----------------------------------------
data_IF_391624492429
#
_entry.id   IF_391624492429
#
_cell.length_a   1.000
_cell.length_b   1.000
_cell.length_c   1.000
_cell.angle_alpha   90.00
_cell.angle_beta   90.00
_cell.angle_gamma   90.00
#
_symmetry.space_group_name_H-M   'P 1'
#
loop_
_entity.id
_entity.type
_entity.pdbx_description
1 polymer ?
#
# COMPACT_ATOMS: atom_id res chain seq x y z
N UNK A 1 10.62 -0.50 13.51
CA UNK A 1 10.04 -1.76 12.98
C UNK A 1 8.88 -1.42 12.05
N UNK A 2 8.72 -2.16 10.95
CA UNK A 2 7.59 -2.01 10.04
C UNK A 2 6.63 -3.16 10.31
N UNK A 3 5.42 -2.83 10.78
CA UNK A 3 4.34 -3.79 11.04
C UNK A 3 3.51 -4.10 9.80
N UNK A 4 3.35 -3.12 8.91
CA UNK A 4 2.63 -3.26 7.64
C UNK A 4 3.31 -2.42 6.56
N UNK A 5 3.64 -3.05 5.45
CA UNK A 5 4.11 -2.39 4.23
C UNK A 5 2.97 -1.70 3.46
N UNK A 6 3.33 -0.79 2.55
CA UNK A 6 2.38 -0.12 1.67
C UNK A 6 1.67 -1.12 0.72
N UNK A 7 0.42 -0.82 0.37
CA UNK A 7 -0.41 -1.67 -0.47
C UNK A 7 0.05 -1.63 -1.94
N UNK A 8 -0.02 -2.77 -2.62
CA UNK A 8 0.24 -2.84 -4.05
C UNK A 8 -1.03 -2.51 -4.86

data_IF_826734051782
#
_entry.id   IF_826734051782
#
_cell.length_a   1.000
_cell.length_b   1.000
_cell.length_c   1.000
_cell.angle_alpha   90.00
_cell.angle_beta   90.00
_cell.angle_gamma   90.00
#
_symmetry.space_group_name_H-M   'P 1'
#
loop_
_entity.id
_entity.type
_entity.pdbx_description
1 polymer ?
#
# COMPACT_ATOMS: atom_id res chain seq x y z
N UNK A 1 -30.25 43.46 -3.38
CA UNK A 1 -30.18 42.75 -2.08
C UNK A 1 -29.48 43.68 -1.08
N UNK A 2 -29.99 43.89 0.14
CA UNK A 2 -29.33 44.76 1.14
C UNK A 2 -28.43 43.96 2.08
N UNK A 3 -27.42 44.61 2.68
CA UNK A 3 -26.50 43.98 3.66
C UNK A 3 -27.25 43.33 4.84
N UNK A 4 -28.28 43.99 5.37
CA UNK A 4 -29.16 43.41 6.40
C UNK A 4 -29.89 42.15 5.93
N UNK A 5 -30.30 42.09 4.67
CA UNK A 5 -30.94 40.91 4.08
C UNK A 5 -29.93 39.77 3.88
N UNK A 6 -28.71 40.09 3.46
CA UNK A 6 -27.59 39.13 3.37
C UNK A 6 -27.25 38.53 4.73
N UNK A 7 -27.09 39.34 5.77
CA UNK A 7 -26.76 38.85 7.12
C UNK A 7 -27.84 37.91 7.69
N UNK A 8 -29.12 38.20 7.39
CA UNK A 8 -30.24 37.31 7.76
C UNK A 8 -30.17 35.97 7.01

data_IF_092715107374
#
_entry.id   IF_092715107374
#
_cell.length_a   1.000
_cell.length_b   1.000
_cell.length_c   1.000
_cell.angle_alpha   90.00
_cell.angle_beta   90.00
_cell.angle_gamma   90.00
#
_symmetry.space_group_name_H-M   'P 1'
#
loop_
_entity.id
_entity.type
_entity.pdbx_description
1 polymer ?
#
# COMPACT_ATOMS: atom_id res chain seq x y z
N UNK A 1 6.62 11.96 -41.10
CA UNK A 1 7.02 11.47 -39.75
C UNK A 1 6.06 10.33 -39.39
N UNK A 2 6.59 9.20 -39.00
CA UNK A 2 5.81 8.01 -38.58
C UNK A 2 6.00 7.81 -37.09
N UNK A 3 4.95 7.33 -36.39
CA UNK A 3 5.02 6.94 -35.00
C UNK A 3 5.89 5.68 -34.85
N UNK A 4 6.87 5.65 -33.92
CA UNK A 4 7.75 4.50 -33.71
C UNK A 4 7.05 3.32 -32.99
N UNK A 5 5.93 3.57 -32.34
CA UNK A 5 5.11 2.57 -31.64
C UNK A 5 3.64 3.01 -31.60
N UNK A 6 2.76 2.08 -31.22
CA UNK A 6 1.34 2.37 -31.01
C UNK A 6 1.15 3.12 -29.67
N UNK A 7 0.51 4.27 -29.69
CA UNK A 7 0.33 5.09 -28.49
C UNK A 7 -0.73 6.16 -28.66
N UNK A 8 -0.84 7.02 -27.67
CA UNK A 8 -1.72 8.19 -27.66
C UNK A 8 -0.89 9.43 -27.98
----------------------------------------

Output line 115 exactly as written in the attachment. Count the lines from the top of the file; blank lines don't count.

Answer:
N UNK A 3 4.95 7.33 -36.39